China’s Consolidating Auto Industry Can Learn From DaimlerChrysler

November 21, 2009

In an increasingly competitive and globalized automotive industry, companies that lack scale or a global production footprint are believed to be at a significant disadvantage. Many automotive companies have launched plans to address this “organically” by introducing new brands, developing new products and entering new markets. However, in an industry characterized by high capital investment and long technology and product development lead times, it may not be feasible to proceed organically. As a result, many automotive companies have sought to address their needs “inorganically” via M&A or a strategic alliance.

While auto sales in 2009 indicate a bright future for China’s automotive manufacturers, one must look deeper into the facts before drawing quick conclusions. In fact, there are numerous structural problems in the China automotive industry. While light vehicle sales stand at historic highs, overcapacity and lack of scale remain major problems. This is true largely because of the highly fragmented and scattered OEM landscape. China’s auto industry today includes over 150 registered automotive manufacturers. The top 10 OEM’s account for 83% of vehicle sales and the top 20 OEM’s account for 95% of sales. Additionally, approximately 60% of vehicles sold carry a foreign brand, which makes it very difficult for Chinese domestic brands to generate sufficient volumes or profit margins to remain economically viable. This fragmentation is mirrored in China’s automotive component supply base, where a significant percentage of auto suppliers face severe liquidity issues in 2009.

As a result, the Chinese government has pulled-ahead its plan to consolidate the OEM landscape in order to achieve economies of scale for the remaining manufacturers. Prompted by the economic crisis, the China government in early 2009 published revitalization plans for its key industries including automotive. The plan clearly articulates the vision for industry consolidation, technological upgrade, export, and brand development.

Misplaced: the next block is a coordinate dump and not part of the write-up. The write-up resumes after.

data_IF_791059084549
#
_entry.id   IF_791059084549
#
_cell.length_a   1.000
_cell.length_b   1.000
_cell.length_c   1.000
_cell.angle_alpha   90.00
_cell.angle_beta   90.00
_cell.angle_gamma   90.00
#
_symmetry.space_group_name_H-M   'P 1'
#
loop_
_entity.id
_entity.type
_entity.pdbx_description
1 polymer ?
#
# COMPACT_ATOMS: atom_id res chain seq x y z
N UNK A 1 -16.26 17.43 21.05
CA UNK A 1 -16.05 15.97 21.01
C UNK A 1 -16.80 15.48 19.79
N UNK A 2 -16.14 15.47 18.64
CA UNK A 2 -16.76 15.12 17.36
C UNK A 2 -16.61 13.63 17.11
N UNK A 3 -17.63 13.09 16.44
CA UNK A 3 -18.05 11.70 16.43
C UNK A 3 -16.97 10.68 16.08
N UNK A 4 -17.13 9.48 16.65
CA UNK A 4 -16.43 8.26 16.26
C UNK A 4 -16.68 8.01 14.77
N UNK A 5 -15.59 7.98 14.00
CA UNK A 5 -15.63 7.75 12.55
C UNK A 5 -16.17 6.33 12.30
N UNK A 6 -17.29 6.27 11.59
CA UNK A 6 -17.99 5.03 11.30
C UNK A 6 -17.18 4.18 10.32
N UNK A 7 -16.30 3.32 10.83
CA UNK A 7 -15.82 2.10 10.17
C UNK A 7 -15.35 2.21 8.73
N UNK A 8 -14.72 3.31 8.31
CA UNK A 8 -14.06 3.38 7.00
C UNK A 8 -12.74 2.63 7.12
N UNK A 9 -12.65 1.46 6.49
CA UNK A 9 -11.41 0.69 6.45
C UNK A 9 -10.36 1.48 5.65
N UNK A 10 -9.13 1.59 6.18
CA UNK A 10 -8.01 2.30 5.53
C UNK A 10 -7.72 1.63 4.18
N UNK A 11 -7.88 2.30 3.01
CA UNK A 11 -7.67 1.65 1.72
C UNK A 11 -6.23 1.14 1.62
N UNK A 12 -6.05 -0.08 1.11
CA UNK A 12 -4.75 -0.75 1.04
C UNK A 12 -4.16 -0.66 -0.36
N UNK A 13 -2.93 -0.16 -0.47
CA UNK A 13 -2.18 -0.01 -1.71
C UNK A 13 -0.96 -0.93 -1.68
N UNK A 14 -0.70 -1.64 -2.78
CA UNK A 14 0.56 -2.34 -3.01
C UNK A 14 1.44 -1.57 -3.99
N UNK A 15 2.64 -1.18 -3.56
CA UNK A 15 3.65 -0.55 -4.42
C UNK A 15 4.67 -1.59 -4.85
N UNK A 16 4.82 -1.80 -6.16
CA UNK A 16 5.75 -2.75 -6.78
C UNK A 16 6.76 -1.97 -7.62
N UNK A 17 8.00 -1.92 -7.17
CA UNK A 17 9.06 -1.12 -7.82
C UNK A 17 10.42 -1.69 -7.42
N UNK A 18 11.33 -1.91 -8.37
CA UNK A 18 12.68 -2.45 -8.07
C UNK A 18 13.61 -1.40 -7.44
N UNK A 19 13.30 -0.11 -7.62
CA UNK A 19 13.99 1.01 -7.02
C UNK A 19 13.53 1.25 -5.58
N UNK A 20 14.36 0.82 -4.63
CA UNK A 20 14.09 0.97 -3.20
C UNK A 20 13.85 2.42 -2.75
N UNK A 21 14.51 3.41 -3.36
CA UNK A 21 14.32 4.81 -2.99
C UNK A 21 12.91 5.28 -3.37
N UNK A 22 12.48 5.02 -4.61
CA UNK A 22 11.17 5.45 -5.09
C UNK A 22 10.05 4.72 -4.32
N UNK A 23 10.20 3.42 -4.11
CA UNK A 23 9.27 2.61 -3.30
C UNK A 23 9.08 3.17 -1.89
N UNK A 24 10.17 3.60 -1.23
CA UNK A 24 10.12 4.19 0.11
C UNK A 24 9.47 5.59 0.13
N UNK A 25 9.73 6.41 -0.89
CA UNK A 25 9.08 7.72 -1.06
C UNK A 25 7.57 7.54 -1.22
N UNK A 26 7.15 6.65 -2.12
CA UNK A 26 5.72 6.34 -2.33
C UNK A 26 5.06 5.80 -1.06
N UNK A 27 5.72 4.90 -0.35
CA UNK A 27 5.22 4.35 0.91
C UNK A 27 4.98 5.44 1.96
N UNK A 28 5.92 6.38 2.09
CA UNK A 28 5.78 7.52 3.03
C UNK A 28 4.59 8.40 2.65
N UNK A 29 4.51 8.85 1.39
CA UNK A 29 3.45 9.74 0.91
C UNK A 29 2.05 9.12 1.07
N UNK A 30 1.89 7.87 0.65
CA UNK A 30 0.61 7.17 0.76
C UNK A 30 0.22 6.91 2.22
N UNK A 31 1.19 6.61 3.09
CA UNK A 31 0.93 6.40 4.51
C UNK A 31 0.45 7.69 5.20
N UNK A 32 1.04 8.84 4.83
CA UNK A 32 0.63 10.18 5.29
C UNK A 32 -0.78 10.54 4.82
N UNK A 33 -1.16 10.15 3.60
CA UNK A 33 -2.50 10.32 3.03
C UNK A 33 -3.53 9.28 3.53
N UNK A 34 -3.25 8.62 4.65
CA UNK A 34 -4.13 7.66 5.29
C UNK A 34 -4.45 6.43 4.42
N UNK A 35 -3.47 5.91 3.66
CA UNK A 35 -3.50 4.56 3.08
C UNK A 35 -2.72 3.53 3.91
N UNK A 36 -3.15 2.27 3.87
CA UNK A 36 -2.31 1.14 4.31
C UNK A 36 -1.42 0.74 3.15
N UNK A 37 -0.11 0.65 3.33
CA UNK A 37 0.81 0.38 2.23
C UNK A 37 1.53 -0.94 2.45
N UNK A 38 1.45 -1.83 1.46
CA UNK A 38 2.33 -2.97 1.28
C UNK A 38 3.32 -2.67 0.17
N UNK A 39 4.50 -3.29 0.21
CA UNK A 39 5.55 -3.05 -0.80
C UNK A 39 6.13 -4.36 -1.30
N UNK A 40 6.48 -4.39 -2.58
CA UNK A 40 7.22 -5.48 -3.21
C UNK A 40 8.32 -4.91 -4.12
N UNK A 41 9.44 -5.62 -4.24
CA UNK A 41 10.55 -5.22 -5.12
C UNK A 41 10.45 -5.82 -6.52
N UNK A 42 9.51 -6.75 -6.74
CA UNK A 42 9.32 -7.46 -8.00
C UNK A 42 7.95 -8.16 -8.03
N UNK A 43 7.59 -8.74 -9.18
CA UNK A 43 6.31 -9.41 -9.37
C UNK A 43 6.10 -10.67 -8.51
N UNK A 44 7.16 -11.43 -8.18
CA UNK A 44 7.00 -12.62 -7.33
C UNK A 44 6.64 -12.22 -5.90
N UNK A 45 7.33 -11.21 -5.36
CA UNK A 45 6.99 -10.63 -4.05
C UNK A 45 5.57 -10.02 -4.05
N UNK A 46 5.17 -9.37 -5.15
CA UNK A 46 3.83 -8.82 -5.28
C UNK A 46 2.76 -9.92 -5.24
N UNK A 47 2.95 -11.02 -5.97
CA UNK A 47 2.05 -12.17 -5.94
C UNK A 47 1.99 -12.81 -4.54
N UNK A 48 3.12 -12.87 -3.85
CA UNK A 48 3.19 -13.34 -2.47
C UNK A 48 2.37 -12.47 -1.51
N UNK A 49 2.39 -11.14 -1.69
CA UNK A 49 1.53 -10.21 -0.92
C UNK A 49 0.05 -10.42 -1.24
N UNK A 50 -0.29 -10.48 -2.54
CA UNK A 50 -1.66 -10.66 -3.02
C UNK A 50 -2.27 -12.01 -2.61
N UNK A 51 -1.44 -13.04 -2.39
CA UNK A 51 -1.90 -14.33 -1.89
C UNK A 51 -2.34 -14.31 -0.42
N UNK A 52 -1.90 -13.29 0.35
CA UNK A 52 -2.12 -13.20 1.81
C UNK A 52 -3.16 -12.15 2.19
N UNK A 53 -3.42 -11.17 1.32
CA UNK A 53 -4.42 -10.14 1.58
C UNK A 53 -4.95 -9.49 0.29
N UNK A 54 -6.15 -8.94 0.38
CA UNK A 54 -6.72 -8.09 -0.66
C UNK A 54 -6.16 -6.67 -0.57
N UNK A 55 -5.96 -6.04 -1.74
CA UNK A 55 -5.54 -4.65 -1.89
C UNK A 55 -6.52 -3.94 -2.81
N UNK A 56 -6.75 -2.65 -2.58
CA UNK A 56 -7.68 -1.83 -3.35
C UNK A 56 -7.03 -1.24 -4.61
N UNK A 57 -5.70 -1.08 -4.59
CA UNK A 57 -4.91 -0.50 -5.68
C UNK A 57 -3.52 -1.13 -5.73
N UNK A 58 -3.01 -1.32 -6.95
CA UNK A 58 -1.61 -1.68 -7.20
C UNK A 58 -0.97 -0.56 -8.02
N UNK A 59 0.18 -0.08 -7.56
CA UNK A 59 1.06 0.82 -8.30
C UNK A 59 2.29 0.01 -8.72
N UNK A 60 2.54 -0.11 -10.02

The most sweeping proposal in this plan is the intention to consolidate the industry into a “top 10” group organized into 2 distinct “tiers”: the Tier 1 group consisting of companies with an annual capacity of 2 million units that are encouraged to acquire smaller automotive companies throughout China, whereas Tier 2 consists of companies with an annual capacity of 1 million units that are encouraged to drive regional consolidation. Earlier this month, a major step was taken towards implementing this plan with the announcement that Changan Automobile Group Co. agreed to take over the auto operations of Aviation Industry Corp of China (AVIC).

Deals like this are just starting and there will be more. While it may be relatively easy to put together a deal to consolidate assets, there is enormous risk and the vast majority of acquisitions ultimately fail. The most recent case of SAIC’s acquisition of Ssangyong ultimately failed because the interests of both parties were not aligned. SAIC was: unable to secure concessions from Ssangyong’s labor union to lower costs, unwilling to inject billons of RMB incremental capital to fund the business, and unable to manage the loss of leadership at Ssangyong. Ultimately, SAIC decided to dissolve the deal. Sadly, automotive acquisitions are rarely successful.

One of the most famous cases was the failed 9-year marriage of Daimler-Benz and Chrysler. Announced to the world in 1998 as a $38 billion “merger of equals”, the deal was ultimately dissolved in 2007. The causes of failure are noteworthy: